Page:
This isn’t your first rodeo. You’ve been around the block a few times, set up a few tents, and painstakingly started more than a few tiny fires with minimal help. Maybe you’ve determined how to properly roast a marshmallow to the perfect golden-brown so many of us strive for. You’re an outdoorsmen. Or maybe you’re absolutely not and are just desperately trying not to drop the ball when you go camping this weekend. I got you. For all of us, new and experienced campers, here are some easy things to avoid when embarking on your camping journey.

1. Wrong tent size

Don’t assume that because you and your friends are reasonably fit you can squish 6 of you into a 4 person tent. You’re gonna have a bad time. Like, crowded showers in prison type closeness or newborn puppies piled on each other in a cardboard box. Only it’s going to smell worse and be way less cute.

2.Wrong bedding

That 29.99 sleeping-bag special at Walmart seems like an awesome idea right now, but it won’t later tonight when you’re freezing your buns off in your tent.

Make sure your sleeping bag can brave whatever temperature conditions you’re going to be working with come nightfall. Most well produced bags come with a temperature rating which is essentially the lowest temperature they will be effective in. Depending on the time of year as well as the camp location, you need to select a bag and bedding that are going to work for your needs.

3. Late to the campsite

Unless you know to assemble your tent blindfolded, doing this in the dark is not going to be easy. Also, why would you want to be setting up late when you can be enjoying some delicious beverages and listening to your best buddy play Wonderwall around the fire a third time? It sounds like he’s getting better at it.

4. Packing too minimally

While backpacking and camping are centered around the idea of minimalism and leaving it all behind, please don’t leave all behind. You won’t be a happy camper when you realize you didn’t bring a sweater and have to use your sleeping bag as a weird cape around your site, even worse: forgetting a solid outer shell if it ends up raining.The same goes if you forgot all of your camping flatware  and have to eat chili out of your cupped hands, like some sort of first world refugee.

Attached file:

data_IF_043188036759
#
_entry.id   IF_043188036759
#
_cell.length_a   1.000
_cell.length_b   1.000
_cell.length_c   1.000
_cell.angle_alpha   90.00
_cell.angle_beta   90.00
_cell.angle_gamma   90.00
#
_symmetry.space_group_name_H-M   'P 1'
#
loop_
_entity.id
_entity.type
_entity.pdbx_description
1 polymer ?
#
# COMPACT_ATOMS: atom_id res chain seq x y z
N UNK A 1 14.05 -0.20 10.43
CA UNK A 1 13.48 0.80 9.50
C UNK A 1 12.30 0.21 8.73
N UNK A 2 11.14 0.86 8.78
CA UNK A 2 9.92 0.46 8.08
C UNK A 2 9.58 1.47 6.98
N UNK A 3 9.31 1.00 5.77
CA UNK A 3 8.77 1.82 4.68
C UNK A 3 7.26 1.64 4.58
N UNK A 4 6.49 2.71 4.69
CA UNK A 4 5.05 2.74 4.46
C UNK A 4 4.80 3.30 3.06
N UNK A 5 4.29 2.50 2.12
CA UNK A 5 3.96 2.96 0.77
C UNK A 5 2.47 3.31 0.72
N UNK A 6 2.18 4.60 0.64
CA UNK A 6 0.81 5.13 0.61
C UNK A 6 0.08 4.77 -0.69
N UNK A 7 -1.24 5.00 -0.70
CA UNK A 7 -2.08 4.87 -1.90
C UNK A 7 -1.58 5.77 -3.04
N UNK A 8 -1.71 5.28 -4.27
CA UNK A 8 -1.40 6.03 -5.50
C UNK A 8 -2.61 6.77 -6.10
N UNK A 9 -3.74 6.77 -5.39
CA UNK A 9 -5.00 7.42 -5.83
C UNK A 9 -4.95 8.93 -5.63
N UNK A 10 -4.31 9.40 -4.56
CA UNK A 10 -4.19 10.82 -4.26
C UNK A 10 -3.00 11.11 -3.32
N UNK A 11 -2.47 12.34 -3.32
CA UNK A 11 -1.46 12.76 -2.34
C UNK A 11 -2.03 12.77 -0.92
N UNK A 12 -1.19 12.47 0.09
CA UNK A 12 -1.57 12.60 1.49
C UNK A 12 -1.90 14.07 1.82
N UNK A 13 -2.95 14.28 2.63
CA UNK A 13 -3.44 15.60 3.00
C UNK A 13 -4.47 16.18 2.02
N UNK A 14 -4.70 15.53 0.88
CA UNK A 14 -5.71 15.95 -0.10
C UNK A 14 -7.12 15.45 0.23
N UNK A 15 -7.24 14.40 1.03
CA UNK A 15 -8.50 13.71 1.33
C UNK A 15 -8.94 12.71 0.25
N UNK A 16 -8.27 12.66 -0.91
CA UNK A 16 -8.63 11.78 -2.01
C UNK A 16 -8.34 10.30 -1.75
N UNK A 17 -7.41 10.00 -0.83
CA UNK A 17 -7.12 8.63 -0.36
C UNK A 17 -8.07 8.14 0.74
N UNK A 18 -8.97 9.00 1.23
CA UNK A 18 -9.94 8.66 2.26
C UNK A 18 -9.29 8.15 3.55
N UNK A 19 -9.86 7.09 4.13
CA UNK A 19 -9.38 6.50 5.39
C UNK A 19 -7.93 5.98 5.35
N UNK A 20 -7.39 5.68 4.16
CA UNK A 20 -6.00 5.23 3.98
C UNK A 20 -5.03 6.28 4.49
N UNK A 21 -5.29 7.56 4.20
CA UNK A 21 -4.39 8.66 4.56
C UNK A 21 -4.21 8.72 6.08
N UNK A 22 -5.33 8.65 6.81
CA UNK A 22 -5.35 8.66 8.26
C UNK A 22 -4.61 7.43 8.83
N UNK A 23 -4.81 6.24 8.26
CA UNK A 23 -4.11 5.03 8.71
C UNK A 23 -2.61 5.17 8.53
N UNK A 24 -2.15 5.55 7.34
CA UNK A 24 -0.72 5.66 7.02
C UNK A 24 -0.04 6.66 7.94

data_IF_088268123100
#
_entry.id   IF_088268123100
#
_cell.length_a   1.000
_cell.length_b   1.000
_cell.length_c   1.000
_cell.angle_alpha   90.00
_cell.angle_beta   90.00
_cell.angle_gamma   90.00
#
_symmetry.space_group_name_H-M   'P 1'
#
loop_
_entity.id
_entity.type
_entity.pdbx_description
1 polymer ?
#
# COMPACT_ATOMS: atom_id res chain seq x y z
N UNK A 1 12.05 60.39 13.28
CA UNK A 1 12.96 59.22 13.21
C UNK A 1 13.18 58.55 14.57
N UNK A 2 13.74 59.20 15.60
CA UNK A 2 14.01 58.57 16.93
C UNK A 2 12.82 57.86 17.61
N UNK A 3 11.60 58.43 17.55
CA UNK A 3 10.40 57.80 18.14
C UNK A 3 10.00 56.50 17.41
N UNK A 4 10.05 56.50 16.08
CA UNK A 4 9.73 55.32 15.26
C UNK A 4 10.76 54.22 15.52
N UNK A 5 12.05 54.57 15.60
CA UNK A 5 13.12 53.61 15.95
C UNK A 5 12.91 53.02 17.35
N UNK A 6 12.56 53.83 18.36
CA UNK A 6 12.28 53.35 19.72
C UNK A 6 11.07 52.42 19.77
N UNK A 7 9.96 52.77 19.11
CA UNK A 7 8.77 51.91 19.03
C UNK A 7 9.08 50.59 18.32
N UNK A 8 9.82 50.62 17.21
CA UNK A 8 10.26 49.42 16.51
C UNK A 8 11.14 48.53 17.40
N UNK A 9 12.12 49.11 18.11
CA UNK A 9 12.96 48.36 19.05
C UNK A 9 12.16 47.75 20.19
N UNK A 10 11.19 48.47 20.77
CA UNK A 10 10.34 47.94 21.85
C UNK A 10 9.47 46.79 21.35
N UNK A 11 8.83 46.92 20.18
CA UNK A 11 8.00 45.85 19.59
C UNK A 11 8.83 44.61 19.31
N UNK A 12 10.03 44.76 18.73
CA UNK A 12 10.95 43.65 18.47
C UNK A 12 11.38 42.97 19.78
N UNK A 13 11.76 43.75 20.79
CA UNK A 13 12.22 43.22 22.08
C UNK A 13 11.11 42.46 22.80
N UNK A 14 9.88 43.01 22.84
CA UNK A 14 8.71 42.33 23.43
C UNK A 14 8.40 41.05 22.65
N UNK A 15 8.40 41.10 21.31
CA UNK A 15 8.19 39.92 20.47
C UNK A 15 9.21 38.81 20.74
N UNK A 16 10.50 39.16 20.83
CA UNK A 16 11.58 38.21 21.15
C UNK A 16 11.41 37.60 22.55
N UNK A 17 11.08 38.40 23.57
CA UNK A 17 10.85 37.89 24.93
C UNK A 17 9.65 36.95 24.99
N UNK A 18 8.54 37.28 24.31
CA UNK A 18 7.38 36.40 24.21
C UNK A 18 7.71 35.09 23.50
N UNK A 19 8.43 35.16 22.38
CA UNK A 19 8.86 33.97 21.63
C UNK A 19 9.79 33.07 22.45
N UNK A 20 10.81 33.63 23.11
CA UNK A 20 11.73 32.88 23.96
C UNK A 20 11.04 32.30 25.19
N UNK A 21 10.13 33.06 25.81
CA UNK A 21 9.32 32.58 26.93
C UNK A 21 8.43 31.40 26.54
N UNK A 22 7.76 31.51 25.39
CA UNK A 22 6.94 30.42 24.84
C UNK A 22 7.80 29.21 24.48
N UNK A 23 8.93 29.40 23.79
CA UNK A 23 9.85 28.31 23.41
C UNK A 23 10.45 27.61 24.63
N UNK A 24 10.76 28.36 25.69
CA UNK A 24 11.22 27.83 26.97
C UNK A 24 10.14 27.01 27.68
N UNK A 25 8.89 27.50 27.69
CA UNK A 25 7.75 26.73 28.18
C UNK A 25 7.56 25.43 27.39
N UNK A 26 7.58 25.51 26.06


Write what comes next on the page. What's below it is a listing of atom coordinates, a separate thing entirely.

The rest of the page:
5.Trying too hard with dinner

The opposing mistake to eating chilli with no utensils would be trying to be Gordon Ramsey while camping. Eating well in the great outdoors doesn’t need to be like eating in a michelin-starred establishment. Your dinner doesn’t need to be gas station hot-dogs marinated in tears, but it should be reasonably simple to avoid accidentally forgetting ingredients or needing to worry about complicated prep over a fire. Nobody is going to care that the ceviche is a touch too warm or that your quail eggs wern’t poached with panache.

6. Cooking in your tent

I understand that the outdoors is buggy and windy and not indoors, but cooking inside your tent is dangerous. Please don’t do it. It’ll probably catch on fire, and it’ll be very bad. Also, do you really want the delicious smell of burnt hot-dogs contained in a tiny area where you sleep, particularly if bears ar around? I think not.

7. Not putting away your food.

Do you want bears? Because that’s how you get bears. Make sure you take caution and hide your snacks from the hangry wildlife wherever you may be camping. While you might be temped to leave snacks out for the poor, homeless bears, you need to realize that we all need to make our own luck in this world, and hand outs will really only hurt them in the long term.

8. Forgetting a first aid kit

Even if you’re the type of seasoned outdoorsmen, like Bear Grylls, who likes to live dangerously, make sure you carry some basic medical supplies when you head into the forest. Nature is cray cray and you need to be prepared in the event that you hurt yourself and need to be patched up. You need to remember that you’re likely not a wise-woman of the forest and probably can’t whip up some sort of remedy from the plants around you. Even if you’re staying in an RV park, you need to realize that it’s a jungle out there.

9. Not telling somebody where you are

We all saw what happened to James Franco in 127 hours. Let it be a lesson to us all to leave a note, for the love of God. This note should have a few important components:

  • Your whereabouts
  • How long you’re going to be gone
  • Who is with you

Give this to somebody who:

a. Actually cares about you.

b. Isn’t on the trip with you.

Camp away, friends!